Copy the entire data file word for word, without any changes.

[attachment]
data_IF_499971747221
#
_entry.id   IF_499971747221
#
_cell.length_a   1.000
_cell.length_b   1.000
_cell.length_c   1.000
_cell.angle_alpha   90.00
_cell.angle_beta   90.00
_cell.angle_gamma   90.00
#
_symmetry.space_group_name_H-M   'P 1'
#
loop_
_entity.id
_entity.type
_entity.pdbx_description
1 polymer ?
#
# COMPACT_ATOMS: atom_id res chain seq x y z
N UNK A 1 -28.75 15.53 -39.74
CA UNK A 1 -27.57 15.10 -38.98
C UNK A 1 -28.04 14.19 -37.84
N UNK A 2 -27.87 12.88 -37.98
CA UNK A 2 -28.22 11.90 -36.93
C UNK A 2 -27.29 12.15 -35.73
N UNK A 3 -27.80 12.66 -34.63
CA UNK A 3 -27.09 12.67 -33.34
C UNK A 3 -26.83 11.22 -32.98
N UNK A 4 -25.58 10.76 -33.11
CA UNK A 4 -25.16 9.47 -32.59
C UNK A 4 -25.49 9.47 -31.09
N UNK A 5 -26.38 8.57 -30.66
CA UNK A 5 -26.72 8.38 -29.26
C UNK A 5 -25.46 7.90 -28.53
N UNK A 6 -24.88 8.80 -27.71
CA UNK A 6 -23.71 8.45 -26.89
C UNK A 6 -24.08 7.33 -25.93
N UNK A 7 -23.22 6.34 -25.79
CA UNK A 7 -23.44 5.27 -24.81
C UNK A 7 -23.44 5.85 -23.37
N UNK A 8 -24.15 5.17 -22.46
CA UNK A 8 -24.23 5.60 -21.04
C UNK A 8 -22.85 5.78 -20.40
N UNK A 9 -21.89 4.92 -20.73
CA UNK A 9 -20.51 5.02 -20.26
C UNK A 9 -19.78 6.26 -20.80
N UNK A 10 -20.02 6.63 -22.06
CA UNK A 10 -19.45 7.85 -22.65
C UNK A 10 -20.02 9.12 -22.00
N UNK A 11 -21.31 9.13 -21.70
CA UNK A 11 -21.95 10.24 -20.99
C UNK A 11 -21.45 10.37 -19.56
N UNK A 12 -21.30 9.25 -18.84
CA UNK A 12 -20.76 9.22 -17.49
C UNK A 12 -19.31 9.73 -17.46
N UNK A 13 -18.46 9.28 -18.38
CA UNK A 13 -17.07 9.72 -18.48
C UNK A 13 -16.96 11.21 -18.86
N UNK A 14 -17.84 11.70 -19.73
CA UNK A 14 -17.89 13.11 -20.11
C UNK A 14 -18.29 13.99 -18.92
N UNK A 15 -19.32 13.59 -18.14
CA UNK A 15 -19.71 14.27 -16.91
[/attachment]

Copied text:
data_IF_499971747221
#
_entry.id   IF_499971747221
#
_cell.length_a   1.000
_cell.length_b   1.000
_cell.length_c   1.000
_cell.angle_alpha   90.00
_cell.angle_beta   90.00
_cell.angle_gamma   90.00
#
_symmetry.space_group_name_H-M   'P 1'
#
loop_
_entity.id
_entity.type
_entity.pdbx_description
1 polymer ?
#
# COMPACT_ATOMS: atom_id res chain seq x y z
N UNK A 1 -28.75 15.53 -39.74
CA UNK A 1 -27.57 15.10 -38.98
C UNK A 1 -28.04 14.19 -37.84
N UNK A 2 -27.87 12.88 -37.98
CA UNK A 2 -28.22 11.90 -36.93
C UNK A 2 -27.29 12.15 -35.73
N UNK A 3 -27.80 12.66 -34.63
CA UNK A 3 -27.09 12.67 -33.34
C UNK A 3 -26.83 11.22 -32.98
N UNK A 4 -25.58 10.76 -33.11
CA UNK A 4 -25.16 9.47 -32.59
C UNK A 4 -25.49 9.47 -31.09
N UNK A 5 -26.38 8.57 -30.66
CA UNK A 5 -26.72 8.38 -29.26
C UNK A 5 -25.46 7.90 -28.53
N UNK A 6 -24.88 8.80 -27.71
CA UNK A 6 -23.71 8.45 -26.89
C UNK A 6 -24.08 7.33 -25.93
N UNK A 7 -23.22 6.34 -25.79
CA UNK A 7 -23.44 5.27 -24.81
C UNK A 7 -23.44 5.85 -23.37
N UNK A 8 -24.15 5.17 -22.46
CA UNK A 8 -24.23 5.60 -21.04
C UNK A 8 -22.85 5.78 -20.40
N UNK A 9 -21.89 4.92 -20.73
CA UNK A 9 -20.51 5.02 -20.26
C UNK A 9 -19.78 6.26 -20.80
N UNK A 10 -20.02 6.63 -22.06
CA UNK A 10 -19.45 7.85 -22.65
C UNK A 10 -20.02 9.12 -22.00
N UNK A 11 -21.31 9.13 -21.70
CA UNK A 11 -21.95 10.24 -20.99
C UNK A 11 -21.45 10.37 -19.56
N UNK A 12 -21.30 9.25 -18.84
CA UNK A 12 -20.76 9.22 -17.49
C UNK A 12 -19.31 9.73 -17.46
N UNK A 13 -18.46 9.28 -18.38
CA UNK A 13 -17.07 9.72 -18.48
C UNK A 13 -16.96 11.21 -18.86
N UNK A 14 -17.84 11.70 -19.73
CA UNK A 14 -17.89 13.11 -20.11
C UNK A 14 -18.29 13.99 -18.92
N UNK A 15 -19.32 13.59 -18.14
CA UNK A 15 -19.71 14.27 -16.91